March 12, 2012
To the Editor:
New York legislators have an unprecedented opportunity to cast a vote to improve democracy this spring by enacting a small-donor system of public funding of elections.
Gov. Andrew Cuomo has signaled his strong support for this reform, stating earlier this year that “we must reconnect the people to the political process and their government.”
As a former member of Congress who witnessed firsthand the outsized influence that big donors and connected special interests have in Washington, D.C., I applaud and support the efforts of my fellow New Yorkers to create a more positive future for our politics.
I am deeply concerned about the corrosive role that private money plays in political campaigns and the legislative process, both in our nation’s capital and in Albany. A system of public funding of elections would provide a refreshing and much-needed alternative to the money chase, the “dialing for dollars” and the countless hours of fundraising that all candidates today must be a part of.
The current campaign finance system is a distraction, taking valuable time away from the jobs that voters elected their representatives to address.
Running for office in New York can be very costly, and contributes to the culture of dependence on large campaign contributions so prevalent today in Albany and Washington. Unfortunately, in this environment, candidates are required to spend an inordinate amount of time and energy courting special interests and wealthy contributors for the funds necessary to finance their campaigns, even as many of those donors have business before them.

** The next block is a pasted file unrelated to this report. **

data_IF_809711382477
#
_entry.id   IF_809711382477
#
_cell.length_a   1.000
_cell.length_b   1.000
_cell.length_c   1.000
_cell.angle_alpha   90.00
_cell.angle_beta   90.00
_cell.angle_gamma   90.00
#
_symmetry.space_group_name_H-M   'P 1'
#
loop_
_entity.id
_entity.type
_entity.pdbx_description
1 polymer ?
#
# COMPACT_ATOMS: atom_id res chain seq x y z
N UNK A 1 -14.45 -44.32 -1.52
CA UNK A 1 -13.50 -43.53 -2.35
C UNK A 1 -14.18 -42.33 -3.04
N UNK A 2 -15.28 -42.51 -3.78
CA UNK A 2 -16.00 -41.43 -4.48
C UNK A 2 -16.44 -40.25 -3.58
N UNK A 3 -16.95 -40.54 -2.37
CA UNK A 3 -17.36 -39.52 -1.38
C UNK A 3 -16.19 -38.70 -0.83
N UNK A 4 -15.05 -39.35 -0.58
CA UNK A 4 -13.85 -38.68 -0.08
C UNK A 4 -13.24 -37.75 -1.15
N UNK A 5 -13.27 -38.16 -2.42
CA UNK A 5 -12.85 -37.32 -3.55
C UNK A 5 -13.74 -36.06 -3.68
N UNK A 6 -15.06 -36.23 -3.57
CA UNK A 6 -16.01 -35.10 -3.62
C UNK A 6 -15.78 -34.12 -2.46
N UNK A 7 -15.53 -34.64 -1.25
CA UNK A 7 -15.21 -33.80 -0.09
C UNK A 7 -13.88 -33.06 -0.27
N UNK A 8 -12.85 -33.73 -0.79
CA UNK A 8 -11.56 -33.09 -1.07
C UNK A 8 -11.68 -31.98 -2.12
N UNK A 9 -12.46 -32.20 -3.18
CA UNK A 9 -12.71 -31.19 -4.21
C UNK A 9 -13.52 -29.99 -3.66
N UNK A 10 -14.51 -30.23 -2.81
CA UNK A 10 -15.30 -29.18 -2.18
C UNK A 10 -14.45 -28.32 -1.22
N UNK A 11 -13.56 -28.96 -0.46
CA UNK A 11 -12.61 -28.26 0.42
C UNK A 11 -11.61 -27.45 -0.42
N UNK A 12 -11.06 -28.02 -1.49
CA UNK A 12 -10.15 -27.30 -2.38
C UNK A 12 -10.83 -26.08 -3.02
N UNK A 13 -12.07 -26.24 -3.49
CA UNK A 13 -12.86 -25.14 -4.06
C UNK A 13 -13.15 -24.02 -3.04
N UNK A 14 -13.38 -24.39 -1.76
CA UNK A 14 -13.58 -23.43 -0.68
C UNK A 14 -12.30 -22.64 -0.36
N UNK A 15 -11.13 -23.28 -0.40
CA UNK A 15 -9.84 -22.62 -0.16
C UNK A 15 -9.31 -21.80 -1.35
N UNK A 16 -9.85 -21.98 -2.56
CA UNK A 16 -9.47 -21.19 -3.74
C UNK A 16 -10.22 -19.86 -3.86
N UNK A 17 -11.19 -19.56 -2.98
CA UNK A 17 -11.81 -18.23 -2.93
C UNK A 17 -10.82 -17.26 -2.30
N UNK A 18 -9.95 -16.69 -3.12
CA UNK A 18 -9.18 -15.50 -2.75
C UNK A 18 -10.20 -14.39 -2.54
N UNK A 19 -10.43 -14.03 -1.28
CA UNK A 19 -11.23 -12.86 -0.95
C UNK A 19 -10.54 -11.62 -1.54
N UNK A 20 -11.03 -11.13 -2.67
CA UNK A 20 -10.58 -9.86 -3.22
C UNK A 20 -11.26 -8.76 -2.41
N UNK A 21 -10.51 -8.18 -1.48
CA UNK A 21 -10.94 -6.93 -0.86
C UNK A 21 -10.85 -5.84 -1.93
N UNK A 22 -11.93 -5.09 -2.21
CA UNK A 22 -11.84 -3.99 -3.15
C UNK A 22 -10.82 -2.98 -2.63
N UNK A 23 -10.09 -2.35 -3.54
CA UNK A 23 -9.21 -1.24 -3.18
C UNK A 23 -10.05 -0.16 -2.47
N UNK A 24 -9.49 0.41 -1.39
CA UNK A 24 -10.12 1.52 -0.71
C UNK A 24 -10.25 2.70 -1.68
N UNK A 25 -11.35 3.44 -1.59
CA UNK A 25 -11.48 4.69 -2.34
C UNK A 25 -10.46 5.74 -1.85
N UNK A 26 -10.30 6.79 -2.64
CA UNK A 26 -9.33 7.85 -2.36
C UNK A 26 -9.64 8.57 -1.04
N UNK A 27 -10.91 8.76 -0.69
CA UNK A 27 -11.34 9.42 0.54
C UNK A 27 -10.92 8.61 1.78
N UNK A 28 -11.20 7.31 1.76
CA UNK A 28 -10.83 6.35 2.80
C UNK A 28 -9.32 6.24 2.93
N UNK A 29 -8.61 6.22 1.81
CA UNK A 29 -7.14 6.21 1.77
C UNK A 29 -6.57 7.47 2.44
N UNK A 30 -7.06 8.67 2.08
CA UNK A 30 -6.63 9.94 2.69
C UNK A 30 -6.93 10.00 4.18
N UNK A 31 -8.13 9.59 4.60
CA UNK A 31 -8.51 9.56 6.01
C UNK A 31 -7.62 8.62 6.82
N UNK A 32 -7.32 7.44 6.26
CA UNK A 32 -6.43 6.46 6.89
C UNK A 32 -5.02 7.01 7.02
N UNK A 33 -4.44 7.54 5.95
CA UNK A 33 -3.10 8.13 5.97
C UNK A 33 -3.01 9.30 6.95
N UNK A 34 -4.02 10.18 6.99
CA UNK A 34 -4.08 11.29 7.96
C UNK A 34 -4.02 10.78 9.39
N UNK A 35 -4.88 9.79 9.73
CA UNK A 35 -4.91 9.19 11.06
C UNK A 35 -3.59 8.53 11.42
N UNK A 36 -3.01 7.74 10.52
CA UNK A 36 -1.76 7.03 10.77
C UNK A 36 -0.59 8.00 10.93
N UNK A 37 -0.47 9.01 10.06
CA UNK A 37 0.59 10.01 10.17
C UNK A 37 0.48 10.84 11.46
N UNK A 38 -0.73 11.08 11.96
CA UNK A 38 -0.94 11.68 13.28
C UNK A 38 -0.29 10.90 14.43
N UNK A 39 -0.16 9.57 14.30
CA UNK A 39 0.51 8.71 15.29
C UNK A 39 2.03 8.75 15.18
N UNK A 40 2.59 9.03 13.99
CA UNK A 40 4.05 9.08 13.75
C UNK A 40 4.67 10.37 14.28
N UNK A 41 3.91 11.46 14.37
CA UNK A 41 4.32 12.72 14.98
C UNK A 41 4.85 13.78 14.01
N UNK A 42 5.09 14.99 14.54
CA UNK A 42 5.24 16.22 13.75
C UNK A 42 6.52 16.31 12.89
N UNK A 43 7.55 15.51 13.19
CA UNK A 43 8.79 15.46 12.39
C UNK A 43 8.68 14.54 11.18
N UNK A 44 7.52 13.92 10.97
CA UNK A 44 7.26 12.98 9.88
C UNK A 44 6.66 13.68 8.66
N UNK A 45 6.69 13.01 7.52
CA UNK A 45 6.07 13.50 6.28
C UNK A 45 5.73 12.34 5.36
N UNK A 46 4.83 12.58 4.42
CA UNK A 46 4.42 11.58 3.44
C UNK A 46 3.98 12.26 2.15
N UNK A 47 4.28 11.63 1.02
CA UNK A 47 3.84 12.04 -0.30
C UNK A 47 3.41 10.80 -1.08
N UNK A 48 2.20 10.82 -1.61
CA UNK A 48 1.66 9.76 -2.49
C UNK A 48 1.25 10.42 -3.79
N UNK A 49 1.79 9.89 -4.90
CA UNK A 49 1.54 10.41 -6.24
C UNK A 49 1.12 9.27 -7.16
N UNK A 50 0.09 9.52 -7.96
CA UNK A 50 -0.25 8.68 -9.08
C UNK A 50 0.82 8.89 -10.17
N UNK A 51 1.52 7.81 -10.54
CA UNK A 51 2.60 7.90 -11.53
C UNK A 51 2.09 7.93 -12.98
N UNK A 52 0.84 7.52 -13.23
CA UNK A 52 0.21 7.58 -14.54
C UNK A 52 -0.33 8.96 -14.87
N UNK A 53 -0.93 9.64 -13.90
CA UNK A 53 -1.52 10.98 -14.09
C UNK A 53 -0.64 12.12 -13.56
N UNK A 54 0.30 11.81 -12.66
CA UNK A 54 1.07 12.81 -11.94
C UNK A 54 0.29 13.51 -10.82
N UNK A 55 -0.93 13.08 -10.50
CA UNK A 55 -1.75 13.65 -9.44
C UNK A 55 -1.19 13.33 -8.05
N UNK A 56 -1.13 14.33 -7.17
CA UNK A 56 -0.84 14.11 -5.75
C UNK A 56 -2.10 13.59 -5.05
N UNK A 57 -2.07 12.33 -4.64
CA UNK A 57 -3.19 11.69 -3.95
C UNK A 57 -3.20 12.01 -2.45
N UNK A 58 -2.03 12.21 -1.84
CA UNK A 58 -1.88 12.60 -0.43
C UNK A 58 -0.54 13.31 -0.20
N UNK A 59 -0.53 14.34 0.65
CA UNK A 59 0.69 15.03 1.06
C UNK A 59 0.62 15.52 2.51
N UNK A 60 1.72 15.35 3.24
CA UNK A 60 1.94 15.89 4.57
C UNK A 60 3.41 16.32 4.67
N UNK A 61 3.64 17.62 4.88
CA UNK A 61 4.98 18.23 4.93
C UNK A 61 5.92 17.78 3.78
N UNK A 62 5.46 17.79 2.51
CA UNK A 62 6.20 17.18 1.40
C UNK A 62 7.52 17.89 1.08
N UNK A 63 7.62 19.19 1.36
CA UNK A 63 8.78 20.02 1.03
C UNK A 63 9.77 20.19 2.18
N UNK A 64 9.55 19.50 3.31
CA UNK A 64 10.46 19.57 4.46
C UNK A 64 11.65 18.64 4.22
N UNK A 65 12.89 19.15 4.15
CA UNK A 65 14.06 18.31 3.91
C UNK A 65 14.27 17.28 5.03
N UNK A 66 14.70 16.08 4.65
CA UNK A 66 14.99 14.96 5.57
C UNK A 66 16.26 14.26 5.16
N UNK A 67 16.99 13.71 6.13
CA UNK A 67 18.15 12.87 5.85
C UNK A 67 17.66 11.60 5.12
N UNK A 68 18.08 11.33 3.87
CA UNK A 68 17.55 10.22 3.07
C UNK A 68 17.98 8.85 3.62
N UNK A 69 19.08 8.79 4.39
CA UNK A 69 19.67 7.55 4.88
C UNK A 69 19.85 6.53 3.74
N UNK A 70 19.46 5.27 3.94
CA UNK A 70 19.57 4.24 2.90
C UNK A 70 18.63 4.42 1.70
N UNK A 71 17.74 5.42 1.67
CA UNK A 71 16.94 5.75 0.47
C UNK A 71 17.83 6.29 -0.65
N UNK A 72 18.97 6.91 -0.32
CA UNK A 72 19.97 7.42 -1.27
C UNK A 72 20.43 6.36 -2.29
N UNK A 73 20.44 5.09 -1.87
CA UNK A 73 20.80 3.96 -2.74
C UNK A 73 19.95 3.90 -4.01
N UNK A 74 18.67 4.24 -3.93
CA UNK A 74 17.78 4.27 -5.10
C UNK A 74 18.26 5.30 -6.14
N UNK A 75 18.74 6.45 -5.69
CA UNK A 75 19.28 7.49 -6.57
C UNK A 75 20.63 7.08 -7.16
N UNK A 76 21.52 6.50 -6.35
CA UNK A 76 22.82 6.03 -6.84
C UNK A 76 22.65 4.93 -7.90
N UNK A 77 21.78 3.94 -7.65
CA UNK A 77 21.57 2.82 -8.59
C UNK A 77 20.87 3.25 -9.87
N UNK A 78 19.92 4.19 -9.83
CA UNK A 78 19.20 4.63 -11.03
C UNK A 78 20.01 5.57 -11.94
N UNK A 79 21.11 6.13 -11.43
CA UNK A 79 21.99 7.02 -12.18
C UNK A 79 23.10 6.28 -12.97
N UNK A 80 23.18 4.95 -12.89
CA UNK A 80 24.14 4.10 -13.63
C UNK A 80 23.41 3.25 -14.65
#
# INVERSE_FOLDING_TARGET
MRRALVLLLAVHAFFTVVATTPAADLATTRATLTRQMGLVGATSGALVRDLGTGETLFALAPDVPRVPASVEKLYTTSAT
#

Fortunately, Cuomo is pointing the way toward a different path, a positive alternative that puts voters in the driver’s seat of democracy by upending the reliance of candidates on large donations and special interests, and creates a campaign finance system based upon small donations from constituents matched with public funds. Indeed, public funding of elections is the key reform to create a “New Albany” and a better political system.
Inspiration for reform can be found in the highly successful voluntary public funding of elections available for candidates in New York City since 1989. This approach to running for office enjoys wide public support, encouraging electoral competition while greatly increasing the participation of small donors and curtailing the influence of special interests.
In addition, three states offer candidates for public office the opportunity to compete in this way — Connecticut, Arizona and Maine. Qualified people from all walks of life are able to serve, and the relationship between money and politics is greatly reduced. Voters have the opportunity to control their government, not just the wealthy and connected few.
New York citizens of all political views have a shared interest in a government that is accountable, effective, transparent and truly representative. I am proud to stand with the members of a new coalition called New York LEAD — Leadership for Accountable Government — comprised of business and community leaders across the state who strongly endorse small-donor public funding of elections and are ready to rally support for this needed and fundamental reform.
Both Washington, D.C., and Albany are in need of transformative change in how our leaders are elected. I urge the Legislature to respond to Cuomo’s leadership by supporting his call for public funding of elections.
Former Congressman Mike Arcuri represented the 24th Congressional District in Upstate New York. He now is with the Hancock and Estabrook law firm in Syracuse.